Since there was no worker brood, just for safety's sake, about 30 minutes after I closed up the hive the first time, I opened it up again and I added another frame of eggs into the hive from Morningside .

I think this hive feels hopeful as a group.  There hasn't been a good queen for quite a while but there were still a ton of workers in the hive as well as drones.

11 comments:

  1. What a marvelous and fascinating post, thanks Linda!

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  2. Really interesting post. Thanks for explaining this.

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  3. This morning all the pulled out drone bodies had been eaten or at least were gone - there are birds often around the hive eating whatever is cast out. When I went home at 2, there were more drone bodies everywhere. Relieved me, because every time you go into the hive, there's a risk - what if I had damaged the new queen unknowingly? But she must be fine since they are continuing to clean out the unwanted drone brood.

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  4. Really fascinating! Thanks for sharing!

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  5. Penny9:54 PM

    Thanks for the great pictures, Linda.
    I've never seen a queen with such tattered wings-- she looked like an old, worn-out forager. I've read that the bees will ball a rejected queen, but didn't know they might eject her. Let us know what happens if you can determine it. I've only found a dead queen once in many, many years, and never been able to find one even in a cluster of a dead-out. I always wonder what happened to them.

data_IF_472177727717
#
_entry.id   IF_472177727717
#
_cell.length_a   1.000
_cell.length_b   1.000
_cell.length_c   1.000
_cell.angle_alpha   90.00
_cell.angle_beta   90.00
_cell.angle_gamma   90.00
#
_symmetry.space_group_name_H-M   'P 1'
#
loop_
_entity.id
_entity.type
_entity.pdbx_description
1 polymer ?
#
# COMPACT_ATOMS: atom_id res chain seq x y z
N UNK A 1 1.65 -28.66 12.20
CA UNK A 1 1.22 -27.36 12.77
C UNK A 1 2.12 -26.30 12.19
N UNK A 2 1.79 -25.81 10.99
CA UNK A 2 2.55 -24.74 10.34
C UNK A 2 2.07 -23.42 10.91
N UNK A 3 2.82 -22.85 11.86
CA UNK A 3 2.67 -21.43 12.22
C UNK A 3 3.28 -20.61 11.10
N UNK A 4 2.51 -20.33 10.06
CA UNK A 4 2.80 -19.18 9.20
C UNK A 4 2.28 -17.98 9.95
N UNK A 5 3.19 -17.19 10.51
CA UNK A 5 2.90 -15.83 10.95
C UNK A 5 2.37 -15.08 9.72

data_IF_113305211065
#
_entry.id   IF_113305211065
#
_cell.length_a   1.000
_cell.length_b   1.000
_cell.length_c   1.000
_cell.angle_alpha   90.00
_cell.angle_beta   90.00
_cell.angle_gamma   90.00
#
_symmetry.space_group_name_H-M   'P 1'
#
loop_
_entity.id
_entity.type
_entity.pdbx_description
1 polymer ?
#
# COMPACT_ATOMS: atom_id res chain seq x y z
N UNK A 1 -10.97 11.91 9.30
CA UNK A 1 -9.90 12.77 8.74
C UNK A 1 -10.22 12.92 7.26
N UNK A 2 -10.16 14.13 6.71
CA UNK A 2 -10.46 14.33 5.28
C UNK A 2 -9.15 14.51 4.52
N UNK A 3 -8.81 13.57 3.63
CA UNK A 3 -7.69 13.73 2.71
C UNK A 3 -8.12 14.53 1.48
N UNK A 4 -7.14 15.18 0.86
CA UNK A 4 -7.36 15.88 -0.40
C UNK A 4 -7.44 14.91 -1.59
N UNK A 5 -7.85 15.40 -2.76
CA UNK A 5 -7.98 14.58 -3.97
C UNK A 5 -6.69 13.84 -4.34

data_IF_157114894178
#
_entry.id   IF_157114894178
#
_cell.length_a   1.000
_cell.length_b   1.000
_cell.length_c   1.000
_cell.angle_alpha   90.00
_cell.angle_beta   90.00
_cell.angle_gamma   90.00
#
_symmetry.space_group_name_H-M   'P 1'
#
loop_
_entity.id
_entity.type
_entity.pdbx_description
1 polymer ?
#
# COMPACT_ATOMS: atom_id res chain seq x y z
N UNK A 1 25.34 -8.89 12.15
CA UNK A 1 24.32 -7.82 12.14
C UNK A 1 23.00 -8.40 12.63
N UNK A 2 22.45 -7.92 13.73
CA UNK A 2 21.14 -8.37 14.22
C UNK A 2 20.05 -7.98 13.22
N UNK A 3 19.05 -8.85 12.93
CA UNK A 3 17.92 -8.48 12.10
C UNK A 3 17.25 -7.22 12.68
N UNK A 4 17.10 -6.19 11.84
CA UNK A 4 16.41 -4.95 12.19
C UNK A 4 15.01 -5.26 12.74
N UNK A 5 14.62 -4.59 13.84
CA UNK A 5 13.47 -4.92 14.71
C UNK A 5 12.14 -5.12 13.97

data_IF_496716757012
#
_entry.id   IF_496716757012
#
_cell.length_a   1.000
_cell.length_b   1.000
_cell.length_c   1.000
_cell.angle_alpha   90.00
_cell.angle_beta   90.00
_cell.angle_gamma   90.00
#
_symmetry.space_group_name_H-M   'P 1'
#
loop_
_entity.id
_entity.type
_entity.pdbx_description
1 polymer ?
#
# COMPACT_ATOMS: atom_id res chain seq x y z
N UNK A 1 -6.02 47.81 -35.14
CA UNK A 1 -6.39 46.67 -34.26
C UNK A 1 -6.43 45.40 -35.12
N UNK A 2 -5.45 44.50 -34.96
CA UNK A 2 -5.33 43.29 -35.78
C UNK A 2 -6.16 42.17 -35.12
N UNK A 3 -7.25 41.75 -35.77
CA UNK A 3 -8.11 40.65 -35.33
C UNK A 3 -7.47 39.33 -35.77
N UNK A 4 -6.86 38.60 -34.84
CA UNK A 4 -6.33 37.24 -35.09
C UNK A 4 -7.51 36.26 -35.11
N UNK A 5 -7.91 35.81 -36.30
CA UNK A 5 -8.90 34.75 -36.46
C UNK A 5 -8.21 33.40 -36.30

In your hive inspection, were all the SHBs corralled onto the inner cover? It looked liked the bees were herding them & keeping control. Also, does the drone brood have noticeable varroa? Since many beekeepers pull drone brood to break the varroa cycle, maybe the bees have already done it for you. Was that a hygienic queen?

    Very interesting post! Thanks.

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  6. The SHBs were corralled onto the inner cover and just under it. The bees had them in fine control. I did find another collection of them in the bottom box on one frame. There it also looked as if they had been contained there until I pulled the frame out. I looked at lots of the drone brood (picked them up and carefully examined them). I did not see one varroa mite on any of that brood. Today as the day went on, they pulled out more drone brood. I have been gone from home since 2:30 PM and it's now 10 PM. There are no drone bodies on the ground - probably the constant wrens have eaten them. I imagine if the queen is ejected, the wren will be the death of her and I will never see her...but I will keep my eye out.